HM Revenue and Customs is warning taxpayers not to be caught out by scam emails, phone calls or texts, as the self assessment tax return deadline looms.
According to the tax authority, almost 800,000 tax-related scams were reported in the last year and it has also received nearly 360,000 bogus tax rebate referrals.
The self assessment deadline is January 31, 2022 and therefore people may expect to hear from HMRC around this time of year.
This gives fraudsters an opportunity to try and steal money or personal information from unsuspecting individuals.
More than 4m emails and text messages will be issued this week to self assessment taxpayers pointing them to guidance and support, prompting them to think about how they intend to pay their tax bill, and to seek support if they are unable to pay in full by January 31.
But HMRC is warning these people to not be taken in by malicious emails, phone calls or texts, thinking that these are genuine HMRC communications referring to their self assessment tax return.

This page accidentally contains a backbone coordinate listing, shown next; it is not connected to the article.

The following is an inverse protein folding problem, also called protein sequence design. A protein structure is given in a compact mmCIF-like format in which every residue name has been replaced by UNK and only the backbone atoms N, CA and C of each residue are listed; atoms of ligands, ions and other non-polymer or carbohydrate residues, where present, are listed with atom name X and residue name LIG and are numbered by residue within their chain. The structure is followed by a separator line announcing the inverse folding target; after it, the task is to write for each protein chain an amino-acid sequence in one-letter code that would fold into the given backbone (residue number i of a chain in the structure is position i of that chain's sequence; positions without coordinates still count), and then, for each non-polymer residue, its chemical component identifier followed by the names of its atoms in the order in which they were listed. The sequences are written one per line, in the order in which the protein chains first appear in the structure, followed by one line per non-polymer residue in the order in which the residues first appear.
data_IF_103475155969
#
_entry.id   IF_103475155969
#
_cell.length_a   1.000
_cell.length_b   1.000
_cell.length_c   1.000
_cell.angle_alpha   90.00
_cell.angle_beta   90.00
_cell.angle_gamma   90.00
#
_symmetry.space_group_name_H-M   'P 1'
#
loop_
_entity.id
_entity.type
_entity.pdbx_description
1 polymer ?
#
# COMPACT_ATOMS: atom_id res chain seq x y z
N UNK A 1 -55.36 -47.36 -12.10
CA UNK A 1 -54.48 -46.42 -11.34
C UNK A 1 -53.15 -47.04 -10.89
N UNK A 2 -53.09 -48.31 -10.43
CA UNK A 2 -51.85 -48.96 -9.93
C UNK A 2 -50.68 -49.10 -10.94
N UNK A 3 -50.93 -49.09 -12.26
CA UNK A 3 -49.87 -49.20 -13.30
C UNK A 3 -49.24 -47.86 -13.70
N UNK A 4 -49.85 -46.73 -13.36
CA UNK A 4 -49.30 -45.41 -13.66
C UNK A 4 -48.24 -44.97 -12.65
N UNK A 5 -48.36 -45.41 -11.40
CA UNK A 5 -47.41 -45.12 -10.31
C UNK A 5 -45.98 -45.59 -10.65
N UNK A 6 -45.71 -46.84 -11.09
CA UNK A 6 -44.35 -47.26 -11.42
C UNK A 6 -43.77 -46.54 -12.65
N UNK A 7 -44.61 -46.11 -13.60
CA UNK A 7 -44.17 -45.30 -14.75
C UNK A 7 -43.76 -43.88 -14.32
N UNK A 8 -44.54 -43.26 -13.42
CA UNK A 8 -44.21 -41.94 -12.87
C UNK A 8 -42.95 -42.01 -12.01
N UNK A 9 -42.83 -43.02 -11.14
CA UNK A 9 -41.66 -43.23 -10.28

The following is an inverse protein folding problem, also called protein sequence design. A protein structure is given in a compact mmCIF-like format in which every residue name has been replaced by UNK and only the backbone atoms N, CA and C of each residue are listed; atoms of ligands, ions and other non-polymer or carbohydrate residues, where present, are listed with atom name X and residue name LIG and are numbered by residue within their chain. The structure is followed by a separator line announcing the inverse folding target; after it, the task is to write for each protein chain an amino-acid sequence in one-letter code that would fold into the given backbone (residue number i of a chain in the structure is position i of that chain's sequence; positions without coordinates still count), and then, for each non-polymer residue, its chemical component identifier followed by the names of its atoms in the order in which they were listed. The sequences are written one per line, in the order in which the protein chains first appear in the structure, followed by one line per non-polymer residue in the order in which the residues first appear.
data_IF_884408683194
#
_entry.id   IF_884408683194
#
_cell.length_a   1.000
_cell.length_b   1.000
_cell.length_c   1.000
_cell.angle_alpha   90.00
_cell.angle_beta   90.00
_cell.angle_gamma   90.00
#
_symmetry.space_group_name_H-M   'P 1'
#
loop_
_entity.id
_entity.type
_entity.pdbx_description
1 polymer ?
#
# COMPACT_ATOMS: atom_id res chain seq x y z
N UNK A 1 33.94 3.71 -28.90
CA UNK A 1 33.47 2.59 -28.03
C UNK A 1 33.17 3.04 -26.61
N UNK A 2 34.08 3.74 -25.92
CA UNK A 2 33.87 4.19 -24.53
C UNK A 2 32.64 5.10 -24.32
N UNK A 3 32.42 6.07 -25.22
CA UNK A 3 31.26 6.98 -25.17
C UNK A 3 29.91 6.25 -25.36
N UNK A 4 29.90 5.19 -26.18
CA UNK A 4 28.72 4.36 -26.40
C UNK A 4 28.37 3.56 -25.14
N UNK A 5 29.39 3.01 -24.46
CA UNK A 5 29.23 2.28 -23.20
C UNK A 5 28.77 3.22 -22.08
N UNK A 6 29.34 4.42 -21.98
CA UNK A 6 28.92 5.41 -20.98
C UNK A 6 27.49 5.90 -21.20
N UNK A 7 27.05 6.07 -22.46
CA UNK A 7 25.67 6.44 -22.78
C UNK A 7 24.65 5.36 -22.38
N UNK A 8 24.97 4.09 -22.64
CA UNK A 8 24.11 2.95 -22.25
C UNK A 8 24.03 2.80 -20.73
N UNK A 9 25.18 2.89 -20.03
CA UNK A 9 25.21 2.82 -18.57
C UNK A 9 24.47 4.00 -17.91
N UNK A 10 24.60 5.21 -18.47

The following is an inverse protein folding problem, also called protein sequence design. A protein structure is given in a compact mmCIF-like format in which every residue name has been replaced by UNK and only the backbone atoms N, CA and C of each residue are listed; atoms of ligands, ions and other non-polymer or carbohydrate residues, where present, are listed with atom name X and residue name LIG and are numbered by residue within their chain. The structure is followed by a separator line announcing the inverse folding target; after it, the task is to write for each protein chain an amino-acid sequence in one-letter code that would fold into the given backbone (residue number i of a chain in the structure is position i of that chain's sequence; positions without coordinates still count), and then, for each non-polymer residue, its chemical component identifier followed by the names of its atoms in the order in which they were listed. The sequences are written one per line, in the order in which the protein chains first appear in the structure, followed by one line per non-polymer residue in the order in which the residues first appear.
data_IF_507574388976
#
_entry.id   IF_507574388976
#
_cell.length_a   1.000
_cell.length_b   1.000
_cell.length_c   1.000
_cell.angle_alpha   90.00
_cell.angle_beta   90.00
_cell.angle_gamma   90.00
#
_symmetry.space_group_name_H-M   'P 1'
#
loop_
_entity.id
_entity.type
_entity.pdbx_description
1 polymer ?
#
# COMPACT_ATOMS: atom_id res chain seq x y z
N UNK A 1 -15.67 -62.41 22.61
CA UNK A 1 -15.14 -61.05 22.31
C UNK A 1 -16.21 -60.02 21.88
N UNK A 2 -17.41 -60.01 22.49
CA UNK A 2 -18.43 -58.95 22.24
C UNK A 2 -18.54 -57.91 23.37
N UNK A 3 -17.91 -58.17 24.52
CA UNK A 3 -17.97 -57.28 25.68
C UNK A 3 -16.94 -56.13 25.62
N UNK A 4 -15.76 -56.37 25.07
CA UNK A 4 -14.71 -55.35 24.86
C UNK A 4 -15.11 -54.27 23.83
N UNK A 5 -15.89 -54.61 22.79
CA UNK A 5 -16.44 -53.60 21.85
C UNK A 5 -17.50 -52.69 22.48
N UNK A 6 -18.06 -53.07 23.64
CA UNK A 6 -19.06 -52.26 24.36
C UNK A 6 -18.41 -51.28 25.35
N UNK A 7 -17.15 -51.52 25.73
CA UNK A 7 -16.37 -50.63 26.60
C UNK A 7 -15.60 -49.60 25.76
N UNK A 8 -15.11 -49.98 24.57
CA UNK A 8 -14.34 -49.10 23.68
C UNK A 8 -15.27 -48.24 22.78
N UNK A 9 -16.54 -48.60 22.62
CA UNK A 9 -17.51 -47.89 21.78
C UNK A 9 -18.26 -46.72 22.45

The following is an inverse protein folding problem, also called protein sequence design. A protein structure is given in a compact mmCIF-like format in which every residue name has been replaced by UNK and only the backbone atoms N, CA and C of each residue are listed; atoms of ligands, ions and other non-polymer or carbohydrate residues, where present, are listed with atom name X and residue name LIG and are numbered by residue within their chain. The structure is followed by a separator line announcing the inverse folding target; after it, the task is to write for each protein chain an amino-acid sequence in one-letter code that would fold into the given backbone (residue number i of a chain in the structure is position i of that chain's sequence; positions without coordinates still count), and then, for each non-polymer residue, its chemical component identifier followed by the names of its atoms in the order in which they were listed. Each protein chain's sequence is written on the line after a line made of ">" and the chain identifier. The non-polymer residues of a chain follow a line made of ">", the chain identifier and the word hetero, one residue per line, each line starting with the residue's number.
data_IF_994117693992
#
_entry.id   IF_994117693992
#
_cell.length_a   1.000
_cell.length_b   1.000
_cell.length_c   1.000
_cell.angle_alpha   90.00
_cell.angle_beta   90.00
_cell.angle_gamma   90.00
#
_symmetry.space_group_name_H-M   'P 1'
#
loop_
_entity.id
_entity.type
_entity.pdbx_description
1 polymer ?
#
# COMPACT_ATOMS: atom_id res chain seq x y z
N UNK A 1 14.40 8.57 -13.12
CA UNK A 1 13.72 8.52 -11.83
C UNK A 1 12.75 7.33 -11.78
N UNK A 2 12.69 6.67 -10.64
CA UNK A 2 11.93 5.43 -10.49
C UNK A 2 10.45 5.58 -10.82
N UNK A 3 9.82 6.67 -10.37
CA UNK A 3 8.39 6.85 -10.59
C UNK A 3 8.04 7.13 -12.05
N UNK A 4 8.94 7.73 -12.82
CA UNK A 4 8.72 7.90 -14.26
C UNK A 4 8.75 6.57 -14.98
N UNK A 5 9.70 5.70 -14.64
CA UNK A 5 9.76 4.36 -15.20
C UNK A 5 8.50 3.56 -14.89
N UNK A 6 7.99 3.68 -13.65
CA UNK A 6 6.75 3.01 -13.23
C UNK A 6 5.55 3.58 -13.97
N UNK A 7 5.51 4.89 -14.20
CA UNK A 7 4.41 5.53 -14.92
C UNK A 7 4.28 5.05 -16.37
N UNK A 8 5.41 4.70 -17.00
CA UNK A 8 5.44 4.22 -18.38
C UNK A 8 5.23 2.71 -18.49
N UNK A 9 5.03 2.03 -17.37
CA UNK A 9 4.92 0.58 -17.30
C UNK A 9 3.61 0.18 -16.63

Myrtle Lloyd, HMRC’s director general for customer services, said: “Never let yourself be rushed. If someone contacts you saying they’re from HMRC, wanting you to urgently transfer money or give personal information, be on your guard.
"HMRC will also never ring up threatening arrest. Only criminals do that."
He added: “Scams come in many forms. Some threaten immediate arrest for tax evasion, others offer a tax rebate. Contacts like these should set alarm bells ringing, so if you are in any doubt whether the email, phone call or text is genuine, you can check the ‘HMRC scams’ advice on Gov.UK and find out how to report them to us.”
Fraudsters will often copy government messages to make them appear genuine and to trick unsuspecting individuals, often to get them to hand over money or personal information.
HMRC has a dedicated team working on cyber and phone crimes. They use technology to prevent misleading and malicious communications from reaching the customer.
According to the authority, since 2017 this has prevented 500m emails from reaching taxpayers.
HMRC is also reminding people to double check websites and online forms before using them to complete their 2020/21 tax return.
People can be taken in by misleading websites designed to make them pay for help in submitting tax returns or charging to connect them to HMRC phone lines.
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